Trial by Media, trial by Law…

BIMCO — By on May 7, 2014 at 5:05 PM
The BIMCO House

The BIMCO House

‘TRIAL BY MEDIA, TRIAL BY LAW’ – A REPORT FROM TRACK 1 OF BIMCO’S ANNUAL CONFERENCE DUBAI 2014

BIMCO’s interactive ‘Double Jeopardy’ – Trial by Media, Trial by Law
Aiming to bring a very different type of event into their annual conference, BIMCO presented ‘Double Jeopardy – ‘Trial by Media, Trial by Law*’, simulating a marine casualty and arbitration to delegates at the Jumeirah Beach Hotel, Dubai. A professional, innovative and creative production not only gave a realistic portrayal of the events following a maritime casualty but enabled the audience to participate with well posed questions by way of interactive voting meters.

Based on a true event, this realistic account of a maritime casualty was narrated by Lindsay East, Consultant, Reed Smith, London. The vessel ‘Idle Star’ having loaded with sugar in Thailand and heading to the discharge port, had grounded on a river bed on the West Coast of California in an area of natural beauty. While there were no human casualties, there was a significant bunker spill and with a fast flowing river the environmental implications to wildlife and the local community were huge.

As the story unfolded, the owner representative, played by John Tsatsas from London and the charterers representative played by Han van Blanken from Rotterdam, portrayed each stage from the initial Captain’s call. With the initial limited information, the chain of events were shown to unfold as the owner and charterer brought in assistance and sought advice from P&I, lawyers, classification society, hull and machinery insurers, local agents and representatives and demonstrated how the process evolved as more information became available, giving an overview of the practicalities involved in the process. The expert advice to the owner and charterer was provided by video clips of real practitioners in conversation with the two stage actors.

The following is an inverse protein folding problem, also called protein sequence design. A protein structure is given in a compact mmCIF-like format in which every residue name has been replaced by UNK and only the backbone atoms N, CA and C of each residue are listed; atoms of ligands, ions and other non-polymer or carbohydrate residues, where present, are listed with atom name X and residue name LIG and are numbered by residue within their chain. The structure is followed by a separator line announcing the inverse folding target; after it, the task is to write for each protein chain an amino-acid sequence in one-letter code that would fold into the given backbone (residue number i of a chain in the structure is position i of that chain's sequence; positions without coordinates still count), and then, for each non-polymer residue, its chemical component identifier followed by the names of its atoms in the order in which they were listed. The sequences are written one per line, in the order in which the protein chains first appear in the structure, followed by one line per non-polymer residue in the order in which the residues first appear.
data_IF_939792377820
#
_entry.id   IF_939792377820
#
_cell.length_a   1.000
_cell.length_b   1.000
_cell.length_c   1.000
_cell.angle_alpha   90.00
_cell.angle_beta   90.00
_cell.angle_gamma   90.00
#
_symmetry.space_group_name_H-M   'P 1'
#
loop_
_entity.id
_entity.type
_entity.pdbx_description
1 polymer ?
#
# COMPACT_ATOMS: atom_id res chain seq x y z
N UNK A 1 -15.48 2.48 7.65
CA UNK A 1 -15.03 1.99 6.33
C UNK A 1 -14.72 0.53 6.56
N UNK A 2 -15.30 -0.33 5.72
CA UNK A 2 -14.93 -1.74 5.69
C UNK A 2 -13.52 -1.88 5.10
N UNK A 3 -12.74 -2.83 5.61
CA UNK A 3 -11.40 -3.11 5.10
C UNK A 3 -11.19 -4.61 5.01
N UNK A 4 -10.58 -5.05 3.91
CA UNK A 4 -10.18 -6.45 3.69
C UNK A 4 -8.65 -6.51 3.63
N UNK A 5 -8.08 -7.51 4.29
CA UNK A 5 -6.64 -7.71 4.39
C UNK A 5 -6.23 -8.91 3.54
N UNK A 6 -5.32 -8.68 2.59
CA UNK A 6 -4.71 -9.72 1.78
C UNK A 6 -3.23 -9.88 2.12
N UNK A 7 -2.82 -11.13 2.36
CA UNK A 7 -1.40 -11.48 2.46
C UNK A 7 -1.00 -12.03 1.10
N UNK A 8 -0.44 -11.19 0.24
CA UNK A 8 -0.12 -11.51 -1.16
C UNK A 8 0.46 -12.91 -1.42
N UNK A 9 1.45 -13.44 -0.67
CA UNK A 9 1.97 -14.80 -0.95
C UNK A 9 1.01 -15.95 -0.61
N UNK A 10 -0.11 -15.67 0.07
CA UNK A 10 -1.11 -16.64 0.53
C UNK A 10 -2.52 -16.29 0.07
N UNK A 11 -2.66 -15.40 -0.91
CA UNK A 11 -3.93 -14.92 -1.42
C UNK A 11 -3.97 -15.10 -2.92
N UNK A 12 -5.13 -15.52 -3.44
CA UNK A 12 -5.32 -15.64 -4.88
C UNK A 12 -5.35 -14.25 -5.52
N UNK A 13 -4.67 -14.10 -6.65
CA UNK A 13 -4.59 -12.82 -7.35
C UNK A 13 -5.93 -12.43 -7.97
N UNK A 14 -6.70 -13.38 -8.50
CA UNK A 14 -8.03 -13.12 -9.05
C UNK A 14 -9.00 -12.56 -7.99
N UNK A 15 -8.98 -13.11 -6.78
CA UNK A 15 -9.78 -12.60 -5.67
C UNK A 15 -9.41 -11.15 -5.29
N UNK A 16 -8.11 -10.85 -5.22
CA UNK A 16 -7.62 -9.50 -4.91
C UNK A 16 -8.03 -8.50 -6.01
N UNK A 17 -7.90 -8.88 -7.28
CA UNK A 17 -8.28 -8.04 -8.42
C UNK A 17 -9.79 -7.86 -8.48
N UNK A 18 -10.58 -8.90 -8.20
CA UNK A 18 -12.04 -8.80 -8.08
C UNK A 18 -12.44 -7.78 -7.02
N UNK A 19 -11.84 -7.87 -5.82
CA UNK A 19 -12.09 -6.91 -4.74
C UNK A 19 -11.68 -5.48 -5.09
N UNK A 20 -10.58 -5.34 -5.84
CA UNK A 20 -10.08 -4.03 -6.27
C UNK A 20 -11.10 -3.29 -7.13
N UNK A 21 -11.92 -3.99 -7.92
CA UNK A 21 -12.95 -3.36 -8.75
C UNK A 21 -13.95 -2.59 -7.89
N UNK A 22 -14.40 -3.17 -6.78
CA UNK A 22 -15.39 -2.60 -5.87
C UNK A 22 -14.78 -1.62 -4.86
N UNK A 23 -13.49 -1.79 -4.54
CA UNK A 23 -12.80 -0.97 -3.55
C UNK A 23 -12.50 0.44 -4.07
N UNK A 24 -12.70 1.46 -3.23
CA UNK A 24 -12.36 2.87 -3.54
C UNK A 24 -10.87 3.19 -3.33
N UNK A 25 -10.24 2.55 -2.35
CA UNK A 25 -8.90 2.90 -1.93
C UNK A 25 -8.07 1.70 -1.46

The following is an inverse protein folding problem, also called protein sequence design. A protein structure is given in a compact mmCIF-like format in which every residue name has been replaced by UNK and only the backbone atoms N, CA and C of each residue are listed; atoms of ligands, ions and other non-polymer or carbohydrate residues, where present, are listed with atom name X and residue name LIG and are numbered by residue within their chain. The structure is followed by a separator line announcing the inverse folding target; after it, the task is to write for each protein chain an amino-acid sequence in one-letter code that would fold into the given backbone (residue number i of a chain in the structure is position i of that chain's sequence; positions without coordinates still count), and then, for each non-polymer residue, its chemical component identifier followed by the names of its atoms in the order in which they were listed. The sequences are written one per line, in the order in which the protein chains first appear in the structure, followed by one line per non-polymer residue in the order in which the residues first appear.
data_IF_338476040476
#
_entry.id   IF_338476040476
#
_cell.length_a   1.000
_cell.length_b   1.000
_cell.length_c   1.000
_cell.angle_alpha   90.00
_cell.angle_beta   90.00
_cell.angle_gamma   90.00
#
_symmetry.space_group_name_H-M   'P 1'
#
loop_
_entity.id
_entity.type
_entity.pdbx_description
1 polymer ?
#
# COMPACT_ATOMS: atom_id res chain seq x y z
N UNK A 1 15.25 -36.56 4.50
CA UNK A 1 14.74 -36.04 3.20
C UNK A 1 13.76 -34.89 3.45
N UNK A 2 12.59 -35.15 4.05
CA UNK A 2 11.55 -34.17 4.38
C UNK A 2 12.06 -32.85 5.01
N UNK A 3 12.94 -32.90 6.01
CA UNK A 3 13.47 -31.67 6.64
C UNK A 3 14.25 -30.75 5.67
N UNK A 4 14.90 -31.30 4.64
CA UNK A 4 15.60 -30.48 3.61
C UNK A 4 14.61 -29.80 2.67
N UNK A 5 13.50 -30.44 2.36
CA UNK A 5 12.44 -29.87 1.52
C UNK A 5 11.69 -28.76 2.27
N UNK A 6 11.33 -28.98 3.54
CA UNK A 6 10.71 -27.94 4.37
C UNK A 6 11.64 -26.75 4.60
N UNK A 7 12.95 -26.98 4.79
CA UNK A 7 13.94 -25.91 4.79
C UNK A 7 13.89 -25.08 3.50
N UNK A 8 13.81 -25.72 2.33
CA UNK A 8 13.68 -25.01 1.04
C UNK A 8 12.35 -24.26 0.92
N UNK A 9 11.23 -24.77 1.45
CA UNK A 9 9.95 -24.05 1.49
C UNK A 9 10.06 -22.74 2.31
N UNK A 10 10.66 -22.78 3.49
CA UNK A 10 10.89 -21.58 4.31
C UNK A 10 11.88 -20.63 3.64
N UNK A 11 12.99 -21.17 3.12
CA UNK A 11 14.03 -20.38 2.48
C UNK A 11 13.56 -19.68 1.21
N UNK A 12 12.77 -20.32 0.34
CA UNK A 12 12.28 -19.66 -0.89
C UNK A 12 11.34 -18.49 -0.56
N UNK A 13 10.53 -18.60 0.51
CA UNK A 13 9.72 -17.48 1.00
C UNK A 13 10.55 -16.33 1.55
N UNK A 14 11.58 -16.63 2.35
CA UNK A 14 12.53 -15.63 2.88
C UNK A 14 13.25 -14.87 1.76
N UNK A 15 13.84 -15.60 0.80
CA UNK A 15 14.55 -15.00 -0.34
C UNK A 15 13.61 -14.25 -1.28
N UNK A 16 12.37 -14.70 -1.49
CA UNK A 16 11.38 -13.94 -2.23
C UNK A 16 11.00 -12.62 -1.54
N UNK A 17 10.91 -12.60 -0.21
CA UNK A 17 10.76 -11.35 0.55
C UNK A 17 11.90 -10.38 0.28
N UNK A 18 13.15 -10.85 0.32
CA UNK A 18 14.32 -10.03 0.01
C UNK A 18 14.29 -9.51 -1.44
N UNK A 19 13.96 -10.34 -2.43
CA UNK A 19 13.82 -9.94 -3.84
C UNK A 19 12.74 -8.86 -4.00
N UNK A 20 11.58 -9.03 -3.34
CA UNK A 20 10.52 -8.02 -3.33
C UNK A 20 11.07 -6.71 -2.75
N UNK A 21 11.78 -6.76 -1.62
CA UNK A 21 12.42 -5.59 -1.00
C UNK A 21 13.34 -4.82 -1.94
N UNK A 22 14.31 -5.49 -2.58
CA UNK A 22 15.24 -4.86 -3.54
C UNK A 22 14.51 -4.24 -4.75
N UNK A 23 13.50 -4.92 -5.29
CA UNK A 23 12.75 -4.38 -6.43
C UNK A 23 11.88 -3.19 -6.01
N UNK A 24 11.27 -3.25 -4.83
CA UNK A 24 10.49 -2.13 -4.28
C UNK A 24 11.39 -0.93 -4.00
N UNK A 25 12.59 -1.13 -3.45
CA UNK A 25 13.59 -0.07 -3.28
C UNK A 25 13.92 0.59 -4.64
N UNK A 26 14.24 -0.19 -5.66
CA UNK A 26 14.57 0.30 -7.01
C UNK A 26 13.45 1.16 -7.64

The casualty centred on whether the destination port was ‘safe’. It was known to have a low draft and underwater obstructions that shifted and were uncharted. The vessel therefore had to not only be of certain specification when laden but also the conditions of making the final part of the voyage through those water needed to be assessed with the latest information available to see if the port was suitable for discharge. The owners proceeded to complete the voyage and the vessel ran aground so who was liable? The Master for proceeding with the voyage despite concerns or the charterer for the choice of a difficult destination with the cargo in mind?

With neither the owner or charterer accepting liability and indeed blaming each other, this session focussed on two areas; media and how if not handled correctly incidents can become a media and public relations nightmare and legal arbitration, examining the legalities of the charter agreement and how this would be dealt with by the legal system.

The morning session focussed on ‘Trial by Media’ and with neither party having any crisis management or PR in place, the simulated public backlash of the environmentalists, shrimp farmers and the local community as pollution grew, quickly escalated without an appropriate, measured response. Julian Bray, Tradewinds Editor-in-chief portrayed the media, keen for a story, blame and clearly supporting the affected parties who were keen for compensation.